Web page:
The following is a Facebook post from my husband Danny. Since I’ve deactivated my Facebook account, I wanted to share it here.

I have been reflecting on my anti-racist journey. Like all journeys it has a start. I think back to my earliest memories and what I noticed around me starting with my childhood suburban all-white neighborhood and elementary school of 1,000 students. There were only two Black students! I vividly remember that being quite a striking disparity. They were brave and strong; they had to be. But as a young child in the early 1970s, there were no conversations about race and racism and certainly not racial disparities.

As I entered middle school, my parents moved to a small town that I call home. Immediately I noticed the middle school was the former all-Black high school before integration a decade before. I also noticed the school was on the “wrong side” of the tracks, the railroad tracks that divided the town. I clearly saw the racial and class divides change crossing over the tracks. I accepted this as the way it is and the status quo of everyone “knowing their place.”

Through my high school and college years, I paid more attention to racial disparities that became more obvious the more I stopped centering my experience as a white young man. I got glimpses into the lives of my friends who were Black and Mexican American. I developed significant and life changing relationships with my friends who were not white. I loved them but could not see the pain of their racial trauma. How could I understand what that was like?

It was in graduate school that race and racism became an academic exercise. Learning about systems of oppression, racial inequities that exist was all on an intellectual level of understanding, but not fully embracing what I needed to do about it. My personal and professional values and ethics solidified to fighting injustices, to help those who experienced oppression, but it remained a professional stance of what I was expected to do.

I didn’t see myself as part of the oppression, as part of perpetuating racism. I was a good, fair-minded, kind, and loving person. I see the value and dignity and worth of everyone. I was a social worker, damnit! That surely means something? It surely meant I was post-racial, I was above racism, I was not racist. Some of my closests friends and coworkers were Black. It was impossible for me to be racist. I was proud that I was the least racist person I knew. Ha! That was all a white illusion to lull white folks to not look too closely at racism. Sort of like the myth that if you talk to kids about sex it’s going to give them the idea to have sex. Race and racism has been thought about the same way. If you focus on race and racism, then you are racist. That’s some racial gaslighting that has been extremely effective for white folks to avoid talking about racism.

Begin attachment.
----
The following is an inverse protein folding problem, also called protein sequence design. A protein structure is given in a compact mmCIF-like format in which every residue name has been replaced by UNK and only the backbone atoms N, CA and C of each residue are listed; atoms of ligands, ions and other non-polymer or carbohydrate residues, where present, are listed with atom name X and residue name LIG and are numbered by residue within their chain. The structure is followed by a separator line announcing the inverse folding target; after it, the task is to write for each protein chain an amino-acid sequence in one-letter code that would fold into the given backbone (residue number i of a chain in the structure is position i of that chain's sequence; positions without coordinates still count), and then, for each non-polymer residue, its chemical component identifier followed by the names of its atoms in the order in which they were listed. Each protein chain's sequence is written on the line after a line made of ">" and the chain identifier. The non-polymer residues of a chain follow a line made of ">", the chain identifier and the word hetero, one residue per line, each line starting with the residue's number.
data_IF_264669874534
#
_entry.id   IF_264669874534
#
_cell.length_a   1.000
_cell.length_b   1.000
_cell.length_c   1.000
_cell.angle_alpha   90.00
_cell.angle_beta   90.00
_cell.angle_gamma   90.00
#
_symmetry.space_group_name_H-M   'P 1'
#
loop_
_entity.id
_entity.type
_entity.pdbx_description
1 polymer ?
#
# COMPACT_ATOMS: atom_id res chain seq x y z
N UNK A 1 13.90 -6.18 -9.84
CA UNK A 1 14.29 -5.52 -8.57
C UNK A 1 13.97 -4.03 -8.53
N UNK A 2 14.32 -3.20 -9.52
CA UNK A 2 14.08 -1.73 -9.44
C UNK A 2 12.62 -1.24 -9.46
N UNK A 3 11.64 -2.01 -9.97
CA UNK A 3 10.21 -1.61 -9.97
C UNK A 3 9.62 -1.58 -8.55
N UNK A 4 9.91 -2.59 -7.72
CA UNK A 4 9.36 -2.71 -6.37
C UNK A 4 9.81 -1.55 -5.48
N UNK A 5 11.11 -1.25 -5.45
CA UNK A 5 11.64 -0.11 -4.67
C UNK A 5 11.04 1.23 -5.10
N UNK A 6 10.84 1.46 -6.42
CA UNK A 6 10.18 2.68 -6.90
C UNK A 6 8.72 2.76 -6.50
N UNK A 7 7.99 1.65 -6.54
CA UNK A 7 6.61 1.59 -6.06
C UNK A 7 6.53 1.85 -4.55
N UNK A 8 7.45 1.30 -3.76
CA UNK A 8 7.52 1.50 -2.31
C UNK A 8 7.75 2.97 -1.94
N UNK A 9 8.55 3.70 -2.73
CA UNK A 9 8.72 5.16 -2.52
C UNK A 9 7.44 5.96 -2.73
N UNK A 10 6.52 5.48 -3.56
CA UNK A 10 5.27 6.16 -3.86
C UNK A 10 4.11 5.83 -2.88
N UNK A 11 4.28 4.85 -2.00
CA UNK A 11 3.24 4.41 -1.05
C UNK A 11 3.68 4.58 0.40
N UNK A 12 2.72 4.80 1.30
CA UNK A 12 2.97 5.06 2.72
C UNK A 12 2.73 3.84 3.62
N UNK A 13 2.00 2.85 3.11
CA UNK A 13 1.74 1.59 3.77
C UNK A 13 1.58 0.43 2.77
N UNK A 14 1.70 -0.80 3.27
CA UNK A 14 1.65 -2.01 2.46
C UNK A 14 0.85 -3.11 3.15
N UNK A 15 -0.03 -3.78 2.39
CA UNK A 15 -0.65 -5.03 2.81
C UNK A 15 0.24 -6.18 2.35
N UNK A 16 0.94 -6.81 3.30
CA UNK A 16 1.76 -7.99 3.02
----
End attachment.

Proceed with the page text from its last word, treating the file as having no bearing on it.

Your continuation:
And then a light bulb went off for me in how I was complicit in racism that’s not about individual acts of prejudice or discrimination, but a system set up through laws, policies, and practices that benefited me and not non-white folks. It’s historic and overarching impacting all areas of life, but because it’s the status quo of how the US operates, it’s not questioned nor seen by white people. Because of this, I believed that racism was an excuse for individual failing, an inability to overcome individual shortcomings to “better” yourself. Everyone regardless of race can achieve and succeed, if they applied themselves. I discovered this was all part of the white illusion to deny and dismiss systemic racism and white supremacy. My light bulb moment allowed me to see racism more clearly; my world view shifted. It was as if I put on glasses for the first time and systemic racism became crystal clear.

Over the last 15 years or so, I have moved from a professional to a personal understanding of racism. Through being a parent to a child who’s not white, I’ve become even more aware of how race and racism impact how people relate to one another and how it shapes perspectives and lived experiences. I’ve seen how race truly matters more so than white people think. I’ve seen how race isn’t something most white people have to think about, and because it’s not a defining characteristic for them, don’t understand how important race is for people of color. And most importantly, racism is personal for me because it’s deeply connected to my humanity; the absence of taking actions to undo racism is to lose part of my humanity. My humanity is connected to the humanity of Black folks. For this reason, I am committed to undoing racism and dismantling the insidious system of white supremacy. This commitment requires me to do more than talk, but take actions to undo racism. I still have so much to learn, to grow, to do, and to change in my personal undoing racism. My anti-racist journey continues.


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